For those bored of the usual German premium medium sedans, Alfa Romeo and Lexus provide stand-out alternatives. But do the Giulia and IS have the substance to back up their good looks?
With the proliferation of SUVs over the last decade, the classic premium midsize sedan has become a niche, second-car option for well-to-do Australian families. But while the SUV has become daily family fodder, manufacturers who battled on Sunday in order to sell on Monday haven’t given up on the sedan quite yet.
Enter stage right: the Lexus IS. In the late 90s this Japanese option emerged in the sports sedan space, pitched somewhere between the athletic 3 Series and the luxury C-Class, but with a much more enticing price tag and guaranteed reliability.
Now we’re onto the third generation of IS, which launched in 2013. It received a heavy update late in 2020 which gave the car a range of radical styling changes, tweaks to engines, suspension and specification levels.
Our IS 300 Luxury test car is the most affordable way into a Lexus IS with pricing from $61,500 before on-roads. Lexus offers several enhancement packs, our car benefits from the EP1 which adds a sunroof and nothing else for $2,000. Sonic Iridium paintwork adds another $1,500 bringing the total price before on-roads to $65,000.
In the grey corner is the Alfa Romeo Giulia, a nameplate that has been around since the 1960s. The original type 105 Giulia took aim at the Fiat 124, though this type 952 Giulia has its sights aimed a little higher.
The new Giulia launched in 2015 to much fanfare, with many declaring it a return to form for Alfa – especially in full-fat Quadrifoglio guise – but Australian sales have never reflected the praise it received from the press for its good handling and beautiful looks.
On test is the new most affordable option, the Giulia Sport. This new variant was added to the line-up in late 2020 along with some other tweaks to make the Giulia more enticing. The Sport is basically the old Super grade, and ditches the vinyl seats of the previous entry model. Prices start from $63,950 but our car was specced up with Vesuvio Grey paintwork and the Lusso pack ($2,950).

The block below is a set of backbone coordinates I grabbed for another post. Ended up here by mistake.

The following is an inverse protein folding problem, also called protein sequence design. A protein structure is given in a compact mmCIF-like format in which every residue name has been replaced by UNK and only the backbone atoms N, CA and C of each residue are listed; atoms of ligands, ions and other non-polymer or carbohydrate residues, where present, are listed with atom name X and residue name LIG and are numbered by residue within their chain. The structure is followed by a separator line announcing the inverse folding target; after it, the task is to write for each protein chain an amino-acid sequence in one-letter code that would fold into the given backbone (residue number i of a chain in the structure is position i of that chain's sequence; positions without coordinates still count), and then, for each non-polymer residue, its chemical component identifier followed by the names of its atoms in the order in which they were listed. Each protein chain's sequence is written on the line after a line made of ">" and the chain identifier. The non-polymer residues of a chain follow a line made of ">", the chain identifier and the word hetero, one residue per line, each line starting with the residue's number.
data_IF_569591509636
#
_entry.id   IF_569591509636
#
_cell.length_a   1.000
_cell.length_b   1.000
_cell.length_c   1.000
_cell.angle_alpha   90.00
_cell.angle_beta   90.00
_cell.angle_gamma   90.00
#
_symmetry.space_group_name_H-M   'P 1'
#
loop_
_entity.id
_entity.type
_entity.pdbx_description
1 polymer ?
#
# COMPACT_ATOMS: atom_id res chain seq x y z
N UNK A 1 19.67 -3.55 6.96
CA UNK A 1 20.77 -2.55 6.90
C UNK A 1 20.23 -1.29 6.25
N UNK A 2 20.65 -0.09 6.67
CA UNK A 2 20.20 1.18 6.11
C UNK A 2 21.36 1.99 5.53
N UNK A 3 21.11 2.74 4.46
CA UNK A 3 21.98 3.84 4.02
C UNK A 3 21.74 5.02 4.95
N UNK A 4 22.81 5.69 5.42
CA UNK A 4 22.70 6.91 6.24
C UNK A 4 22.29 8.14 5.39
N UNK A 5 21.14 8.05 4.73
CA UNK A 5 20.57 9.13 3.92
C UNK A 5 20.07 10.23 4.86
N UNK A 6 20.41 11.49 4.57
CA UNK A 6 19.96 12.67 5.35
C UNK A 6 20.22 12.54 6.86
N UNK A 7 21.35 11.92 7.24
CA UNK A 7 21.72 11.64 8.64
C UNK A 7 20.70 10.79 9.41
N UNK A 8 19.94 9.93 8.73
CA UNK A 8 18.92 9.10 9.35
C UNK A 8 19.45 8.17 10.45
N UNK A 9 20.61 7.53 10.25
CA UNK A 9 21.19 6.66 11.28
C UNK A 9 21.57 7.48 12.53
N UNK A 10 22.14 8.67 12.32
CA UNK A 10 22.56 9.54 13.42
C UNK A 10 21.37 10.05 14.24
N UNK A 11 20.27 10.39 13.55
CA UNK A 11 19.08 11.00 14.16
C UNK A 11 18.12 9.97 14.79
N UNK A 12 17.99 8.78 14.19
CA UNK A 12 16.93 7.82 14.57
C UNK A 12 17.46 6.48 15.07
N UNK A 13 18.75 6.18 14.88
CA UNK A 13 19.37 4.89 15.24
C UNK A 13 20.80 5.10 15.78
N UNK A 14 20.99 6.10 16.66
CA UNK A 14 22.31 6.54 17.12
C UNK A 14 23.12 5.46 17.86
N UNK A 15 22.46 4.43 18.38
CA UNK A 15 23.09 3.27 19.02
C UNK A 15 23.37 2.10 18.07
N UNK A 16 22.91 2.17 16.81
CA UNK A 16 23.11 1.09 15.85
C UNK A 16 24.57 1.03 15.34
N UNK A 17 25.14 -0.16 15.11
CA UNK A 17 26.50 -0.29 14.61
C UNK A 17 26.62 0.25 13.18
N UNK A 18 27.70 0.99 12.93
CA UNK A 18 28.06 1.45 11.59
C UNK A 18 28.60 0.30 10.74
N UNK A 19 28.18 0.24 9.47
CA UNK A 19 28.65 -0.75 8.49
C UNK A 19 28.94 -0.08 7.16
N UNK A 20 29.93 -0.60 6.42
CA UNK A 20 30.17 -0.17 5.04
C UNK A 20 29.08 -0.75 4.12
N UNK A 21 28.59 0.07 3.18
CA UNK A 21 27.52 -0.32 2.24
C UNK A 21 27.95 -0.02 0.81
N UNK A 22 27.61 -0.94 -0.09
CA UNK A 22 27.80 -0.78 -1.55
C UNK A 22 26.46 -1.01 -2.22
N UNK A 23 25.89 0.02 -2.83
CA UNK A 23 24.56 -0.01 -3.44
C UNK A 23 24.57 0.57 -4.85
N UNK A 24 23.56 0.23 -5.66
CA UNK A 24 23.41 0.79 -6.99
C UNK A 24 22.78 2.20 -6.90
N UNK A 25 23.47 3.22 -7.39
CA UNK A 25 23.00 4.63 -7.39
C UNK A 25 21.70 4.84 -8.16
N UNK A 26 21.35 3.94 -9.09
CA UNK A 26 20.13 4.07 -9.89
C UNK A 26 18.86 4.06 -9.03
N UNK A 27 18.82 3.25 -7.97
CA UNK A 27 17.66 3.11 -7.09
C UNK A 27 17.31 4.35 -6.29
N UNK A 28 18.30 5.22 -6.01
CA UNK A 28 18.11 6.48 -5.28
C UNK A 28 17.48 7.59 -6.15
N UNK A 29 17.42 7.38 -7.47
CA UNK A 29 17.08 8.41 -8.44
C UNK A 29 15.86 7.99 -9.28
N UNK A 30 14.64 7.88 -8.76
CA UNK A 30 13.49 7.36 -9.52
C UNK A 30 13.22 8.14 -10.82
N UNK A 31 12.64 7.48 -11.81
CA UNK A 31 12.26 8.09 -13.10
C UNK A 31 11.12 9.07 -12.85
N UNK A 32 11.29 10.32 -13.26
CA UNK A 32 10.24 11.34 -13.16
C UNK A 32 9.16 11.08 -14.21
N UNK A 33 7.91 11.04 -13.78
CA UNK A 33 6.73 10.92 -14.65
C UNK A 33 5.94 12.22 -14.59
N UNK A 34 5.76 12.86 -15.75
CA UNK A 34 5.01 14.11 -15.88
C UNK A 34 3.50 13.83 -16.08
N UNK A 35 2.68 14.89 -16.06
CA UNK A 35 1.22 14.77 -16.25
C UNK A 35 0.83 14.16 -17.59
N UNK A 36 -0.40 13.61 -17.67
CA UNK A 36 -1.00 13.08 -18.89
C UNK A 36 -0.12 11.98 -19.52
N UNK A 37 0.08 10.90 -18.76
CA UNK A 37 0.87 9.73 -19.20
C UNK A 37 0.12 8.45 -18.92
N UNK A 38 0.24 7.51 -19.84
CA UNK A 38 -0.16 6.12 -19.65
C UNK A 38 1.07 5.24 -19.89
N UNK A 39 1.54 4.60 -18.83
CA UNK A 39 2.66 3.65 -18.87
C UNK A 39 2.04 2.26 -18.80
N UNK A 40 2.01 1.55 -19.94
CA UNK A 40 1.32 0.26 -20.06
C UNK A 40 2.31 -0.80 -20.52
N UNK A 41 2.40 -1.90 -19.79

Both cars here are the most affordable variants available. The Giulia Sport and Lexus IS 300 compete directly with the Mercedes-Benz C200 ($66,899), BMW 320i ($70,900) and Audi A4 35TFSI ($55,900).
As much as looks are subjective, the Alfa Romeo is about as objectively perfect as a car can be. Crisp and restrained detailing meets proportions to die for. The bulging haunches and confident profile line lend the Alfa a dynamic stance, and it’s one of the best implementations of a heritage grille to date. Every surface of the Giulia is expertly executed.
In other company, the new Lexus IS is a real looker, the new widebody stance has a lot to thank for (it’s also begging for a new IS F). The full-width LED taillight is very on trend and sits below an eye-catching split level bootlid. That grille is impossible to miss, but while it makes plenty of impact, in our eyes the Lexus doesn’t match the timeless perfection that is the Giulia.